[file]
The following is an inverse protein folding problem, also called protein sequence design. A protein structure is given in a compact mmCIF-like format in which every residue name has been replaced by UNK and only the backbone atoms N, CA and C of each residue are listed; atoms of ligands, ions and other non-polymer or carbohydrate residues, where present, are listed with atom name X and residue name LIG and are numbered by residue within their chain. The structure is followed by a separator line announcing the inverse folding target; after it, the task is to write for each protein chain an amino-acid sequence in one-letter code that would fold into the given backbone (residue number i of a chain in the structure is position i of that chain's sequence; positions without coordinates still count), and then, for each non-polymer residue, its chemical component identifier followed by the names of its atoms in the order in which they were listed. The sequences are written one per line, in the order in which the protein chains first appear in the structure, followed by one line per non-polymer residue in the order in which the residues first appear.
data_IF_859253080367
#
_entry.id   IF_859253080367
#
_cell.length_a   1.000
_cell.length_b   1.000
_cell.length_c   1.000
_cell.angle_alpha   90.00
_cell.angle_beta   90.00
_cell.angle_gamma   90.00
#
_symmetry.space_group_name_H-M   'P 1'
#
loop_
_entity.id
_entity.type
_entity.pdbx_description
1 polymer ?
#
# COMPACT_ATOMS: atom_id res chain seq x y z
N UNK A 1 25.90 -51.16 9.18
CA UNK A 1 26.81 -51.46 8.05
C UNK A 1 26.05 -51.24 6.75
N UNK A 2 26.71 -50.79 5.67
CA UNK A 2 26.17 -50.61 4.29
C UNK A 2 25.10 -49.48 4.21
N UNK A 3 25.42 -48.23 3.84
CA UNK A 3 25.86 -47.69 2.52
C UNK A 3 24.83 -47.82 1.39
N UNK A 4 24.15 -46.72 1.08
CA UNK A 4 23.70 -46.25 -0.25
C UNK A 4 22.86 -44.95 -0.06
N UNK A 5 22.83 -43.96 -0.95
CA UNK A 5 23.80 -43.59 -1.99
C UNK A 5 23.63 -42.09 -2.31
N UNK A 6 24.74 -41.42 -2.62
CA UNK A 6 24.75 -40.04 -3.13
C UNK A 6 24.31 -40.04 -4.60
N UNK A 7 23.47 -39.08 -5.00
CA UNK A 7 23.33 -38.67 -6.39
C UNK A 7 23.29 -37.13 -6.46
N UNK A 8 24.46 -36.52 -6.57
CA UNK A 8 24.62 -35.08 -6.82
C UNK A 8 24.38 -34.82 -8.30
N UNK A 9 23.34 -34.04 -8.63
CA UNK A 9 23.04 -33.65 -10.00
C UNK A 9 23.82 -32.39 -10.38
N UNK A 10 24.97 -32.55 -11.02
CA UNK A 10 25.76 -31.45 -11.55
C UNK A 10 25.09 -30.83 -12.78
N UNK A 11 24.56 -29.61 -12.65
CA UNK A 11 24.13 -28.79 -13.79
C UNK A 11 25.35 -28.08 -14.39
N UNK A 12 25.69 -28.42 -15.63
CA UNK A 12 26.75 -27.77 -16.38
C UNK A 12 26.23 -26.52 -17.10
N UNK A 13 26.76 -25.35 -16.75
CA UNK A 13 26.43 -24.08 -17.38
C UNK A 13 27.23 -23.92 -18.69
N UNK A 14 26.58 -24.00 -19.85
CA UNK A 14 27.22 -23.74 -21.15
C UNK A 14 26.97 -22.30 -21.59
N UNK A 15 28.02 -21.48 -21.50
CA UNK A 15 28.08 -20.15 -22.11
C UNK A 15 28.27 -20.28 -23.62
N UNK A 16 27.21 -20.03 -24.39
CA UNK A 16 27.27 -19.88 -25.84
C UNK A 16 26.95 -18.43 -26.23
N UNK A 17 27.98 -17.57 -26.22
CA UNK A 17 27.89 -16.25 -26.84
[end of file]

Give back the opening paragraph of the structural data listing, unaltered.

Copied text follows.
The following is an inverse protein folding problem, also called protein sequence design. A protein structure is given in a compact mmCIF-like format in which every residue name has been replaced by UNK and only the backbone atoms N, CA and C of each residue are listed; atoms of ligands, ions and other non-polymer or carbohydrate residues, where present, are listed with atom name X and residue name LIG and are numbered by residue within their chain. The structure is followed by a separator line announcing the inverse folding target; after it, the task is to write for each protein chain an amino-acid sequence in one-letter code that would fold into the given backbone (residue number i of a chain in the structure is position i of that chain's sequence; positions without coordinates still count), and then, for each non-polymer residue, its chemical component identifier followed by the names of its atoms in the order in which they were listed. The sequences are written one per line, in the order in which the protein chains first appear in the structure, followed by one line per non-polymer residue in the order in which the residues first appear.